OBJECTIVE. Epidemiologic evidence of a role for antioxidants in the prevention of chronic disease has been inconclusive, in part due to the difficulty of measuring past diets of free-living populations. The purpose of the current study was to examine the reliability of a 19-item, self-administered, semi-quantitative, food frequency questionnaire to assess intake of the major dietary antioxidants. METHODS. Reliability was established by administering the food frequency questionnaire a second time by telephone. The subjects comprised 151 participants in the Melbourne Visual Impairment Project, a study of the distribution and determinants of eye disease in Melbourne residents aged 40 and over. RESULTS. Spearman correlation coefficients ranged from 0.39 for spinach to 0.76 for yoghurt, and all were highly significant (all p = 0.001). The reliability of the instrument was not influenced by gender, English speaking ability, or the number of days between the first and second administration of the questionnaire. CONCLUSION. In conclusion, we have shown this 19-item food frequency questionnaire to be highly reliable. It should be useful for anyone involved in the study of the relationship of dietary antioxidant intake to health outcomes in large populations where limitations of time and money prohibit the collection of more detailed dietary intake information.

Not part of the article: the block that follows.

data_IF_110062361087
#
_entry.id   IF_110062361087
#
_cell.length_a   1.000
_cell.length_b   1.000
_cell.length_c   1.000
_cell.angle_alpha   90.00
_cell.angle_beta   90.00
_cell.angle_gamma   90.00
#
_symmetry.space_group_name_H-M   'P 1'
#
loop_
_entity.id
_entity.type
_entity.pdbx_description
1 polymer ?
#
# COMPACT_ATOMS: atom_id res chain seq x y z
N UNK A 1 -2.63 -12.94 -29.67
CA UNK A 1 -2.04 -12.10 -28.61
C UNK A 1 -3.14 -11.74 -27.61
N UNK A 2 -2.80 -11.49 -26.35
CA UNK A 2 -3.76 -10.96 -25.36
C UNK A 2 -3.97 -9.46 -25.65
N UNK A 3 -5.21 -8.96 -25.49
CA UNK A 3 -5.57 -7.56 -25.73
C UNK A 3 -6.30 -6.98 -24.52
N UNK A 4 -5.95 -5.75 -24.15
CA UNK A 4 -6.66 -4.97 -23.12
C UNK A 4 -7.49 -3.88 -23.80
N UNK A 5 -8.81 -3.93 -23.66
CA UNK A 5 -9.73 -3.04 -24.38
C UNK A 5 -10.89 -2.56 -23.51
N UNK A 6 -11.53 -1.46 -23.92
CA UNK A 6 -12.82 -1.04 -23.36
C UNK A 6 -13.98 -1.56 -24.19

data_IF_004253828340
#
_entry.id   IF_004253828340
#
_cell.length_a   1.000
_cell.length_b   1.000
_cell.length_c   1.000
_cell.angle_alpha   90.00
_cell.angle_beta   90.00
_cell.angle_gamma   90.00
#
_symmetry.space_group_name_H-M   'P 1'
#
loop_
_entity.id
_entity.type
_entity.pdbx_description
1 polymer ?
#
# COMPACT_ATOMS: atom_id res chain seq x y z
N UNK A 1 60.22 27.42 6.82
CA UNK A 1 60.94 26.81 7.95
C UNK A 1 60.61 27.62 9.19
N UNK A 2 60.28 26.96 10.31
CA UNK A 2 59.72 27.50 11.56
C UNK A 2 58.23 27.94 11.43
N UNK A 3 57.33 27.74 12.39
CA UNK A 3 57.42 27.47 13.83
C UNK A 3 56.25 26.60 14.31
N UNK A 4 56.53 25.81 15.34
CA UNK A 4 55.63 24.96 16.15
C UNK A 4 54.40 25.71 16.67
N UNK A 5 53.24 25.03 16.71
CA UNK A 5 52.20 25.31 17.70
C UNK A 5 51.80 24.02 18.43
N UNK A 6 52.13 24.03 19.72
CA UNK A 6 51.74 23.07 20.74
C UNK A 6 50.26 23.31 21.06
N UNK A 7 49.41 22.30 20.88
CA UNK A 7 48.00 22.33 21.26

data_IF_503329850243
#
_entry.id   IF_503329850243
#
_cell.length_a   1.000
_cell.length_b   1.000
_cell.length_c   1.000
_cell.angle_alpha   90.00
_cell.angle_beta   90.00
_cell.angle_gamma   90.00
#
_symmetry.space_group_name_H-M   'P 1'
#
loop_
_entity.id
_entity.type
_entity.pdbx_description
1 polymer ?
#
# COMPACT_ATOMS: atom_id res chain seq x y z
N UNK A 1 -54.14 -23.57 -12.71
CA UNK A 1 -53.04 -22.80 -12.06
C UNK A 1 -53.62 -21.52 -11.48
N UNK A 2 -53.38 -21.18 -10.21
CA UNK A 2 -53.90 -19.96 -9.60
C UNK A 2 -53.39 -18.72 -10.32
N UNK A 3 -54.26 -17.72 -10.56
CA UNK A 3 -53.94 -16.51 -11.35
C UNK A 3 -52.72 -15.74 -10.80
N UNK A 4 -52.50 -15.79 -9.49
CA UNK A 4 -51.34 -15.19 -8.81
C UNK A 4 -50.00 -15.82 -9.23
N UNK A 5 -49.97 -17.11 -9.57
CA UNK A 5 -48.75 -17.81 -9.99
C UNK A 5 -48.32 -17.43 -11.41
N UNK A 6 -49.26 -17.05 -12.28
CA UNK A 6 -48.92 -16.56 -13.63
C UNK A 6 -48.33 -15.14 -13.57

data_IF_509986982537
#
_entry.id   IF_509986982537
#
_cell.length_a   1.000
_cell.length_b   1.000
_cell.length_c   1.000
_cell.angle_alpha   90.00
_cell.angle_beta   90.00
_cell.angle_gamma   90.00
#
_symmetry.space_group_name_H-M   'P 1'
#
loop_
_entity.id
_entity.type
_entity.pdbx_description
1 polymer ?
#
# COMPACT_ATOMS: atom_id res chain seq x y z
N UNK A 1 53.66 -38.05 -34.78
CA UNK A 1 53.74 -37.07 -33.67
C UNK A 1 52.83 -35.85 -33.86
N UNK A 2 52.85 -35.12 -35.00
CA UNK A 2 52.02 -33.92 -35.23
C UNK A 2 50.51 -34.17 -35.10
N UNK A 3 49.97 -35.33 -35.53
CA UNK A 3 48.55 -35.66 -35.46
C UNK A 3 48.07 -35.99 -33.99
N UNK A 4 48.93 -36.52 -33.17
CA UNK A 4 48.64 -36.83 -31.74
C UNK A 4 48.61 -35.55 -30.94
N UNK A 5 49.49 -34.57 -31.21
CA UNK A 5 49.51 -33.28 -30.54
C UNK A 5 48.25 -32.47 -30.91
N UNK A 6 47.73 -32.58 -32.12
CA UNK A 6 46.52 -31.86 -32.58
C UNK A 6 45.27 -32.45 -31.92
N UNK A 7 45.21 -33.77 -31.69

Bibliographical noteFunding Information:
Acknowledgments: The Melbourne Visual Impairment Project is supported in part by grants from theVictorian Health Promotion Foundation and the National Health and Medical Research Council. The authors gratefully acknowledge the advice and consultation of Dr. Katrine Baghurst and Dr. Charles Guest in the development of the food frequency questionnaire.
- Dietary intake
- Food frequency